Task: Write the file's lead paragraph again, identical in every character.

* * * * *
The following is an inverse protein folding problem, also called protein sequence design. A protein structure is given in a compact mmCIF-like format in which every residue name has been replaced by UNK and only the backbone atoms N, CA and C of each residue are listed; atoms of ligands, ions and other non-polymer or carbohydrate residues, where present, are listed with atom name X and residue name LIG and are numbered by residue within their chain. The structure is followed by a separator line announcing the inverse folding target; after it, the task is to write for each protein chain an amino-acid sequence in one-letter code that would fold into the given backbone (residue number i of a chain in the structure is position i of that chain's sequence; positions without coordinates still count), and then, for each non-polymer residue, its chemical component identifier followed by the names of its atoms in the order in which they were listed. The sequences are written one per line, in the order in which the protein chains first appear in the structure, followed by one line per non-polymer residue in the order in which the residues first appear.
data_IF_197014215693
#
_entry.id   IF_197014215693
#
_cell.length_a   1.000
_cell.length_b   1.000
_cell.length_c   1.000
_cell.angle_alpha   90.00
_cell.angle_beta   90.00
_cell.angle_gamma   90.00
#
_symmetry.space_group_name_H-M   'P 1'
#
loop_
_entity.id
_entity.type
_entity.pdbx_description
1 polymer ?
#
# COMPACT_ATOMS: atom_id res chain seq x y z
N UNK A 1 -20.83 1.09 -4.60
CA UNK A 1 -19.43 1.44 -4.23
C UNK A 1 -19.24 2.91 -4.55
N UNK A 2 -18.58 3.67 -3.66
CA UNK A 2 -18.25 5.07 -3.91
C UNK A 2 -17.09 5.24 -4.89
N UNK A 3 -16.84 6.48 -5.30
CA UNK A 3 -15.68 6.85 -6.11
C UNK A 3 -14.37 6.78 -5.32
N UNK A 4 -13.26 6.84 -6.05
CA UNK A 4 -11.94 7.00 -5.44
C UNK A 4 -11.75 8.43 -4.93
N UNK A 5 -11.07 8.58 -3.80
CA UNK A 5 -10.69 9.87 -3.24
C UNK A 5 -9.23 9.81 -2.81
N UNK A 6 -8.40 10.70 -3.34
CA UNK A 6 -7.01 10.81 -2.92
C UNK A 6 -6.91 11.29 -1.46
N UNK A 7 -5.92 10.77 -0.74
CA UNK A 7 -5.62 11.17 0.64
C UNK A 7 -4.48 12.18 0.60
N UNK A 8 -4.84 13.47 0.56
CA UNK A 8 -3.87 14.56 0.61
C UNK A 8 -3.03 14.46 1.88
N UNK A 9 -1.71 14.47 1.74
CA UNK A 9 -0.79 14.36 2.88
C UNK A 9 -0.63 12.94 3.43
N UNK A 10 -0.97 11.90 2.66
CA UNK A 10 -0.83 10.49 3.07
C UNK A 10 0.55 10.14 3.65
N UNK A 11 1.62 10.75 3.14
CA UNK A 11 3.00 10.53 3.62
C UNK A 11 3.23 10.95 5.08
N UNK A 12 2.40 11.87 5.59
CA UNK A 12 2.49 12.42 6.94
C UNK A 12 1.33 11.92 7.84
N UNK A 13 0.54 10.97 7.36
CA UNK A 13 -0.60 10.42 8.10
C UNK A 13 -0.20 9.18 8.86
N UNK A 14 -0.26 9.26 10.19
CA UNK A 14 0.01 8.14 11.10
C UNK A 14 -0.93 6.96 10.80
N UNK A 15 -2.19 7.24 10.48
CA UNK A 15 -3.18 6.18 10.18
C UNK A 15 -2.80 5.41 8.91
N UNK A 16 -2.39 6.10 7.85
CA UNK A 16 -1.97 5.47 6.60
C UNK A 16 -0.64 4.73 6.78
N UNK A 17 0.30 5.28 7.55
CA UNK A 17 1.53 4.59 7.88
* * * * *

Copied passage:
The following is an inverse protein folding problem, also called protein sequence design. A protein structure is given in a compact mmCIF-like format in which every residue name has been replaced by UNK and only the backbone atoms N, CA and C of each residue are listed; atoms of ligands, ions and other non-polymer or carbohydrate residues, where present, are listed with atom name X and residue name LIG and are numbered by residue within their chain. The structure is followed by a separator line announcing the inverse folding target; after it, the task is to write for each protein chain an amino-acid sequence in one-letter code that would fold into the given backbone (residue number i of a chain in the structure is position i of that chain's sequence; positions without coordinates still count), and then, for each non-polymer residue, its chemical component identifier followed by the names of its atoms in the order in which they were listed. The sequences are written one per line, in the order in which the protein chains first appear in the structure, followed by one line per non-polymer residue in the order in which the residues first appear.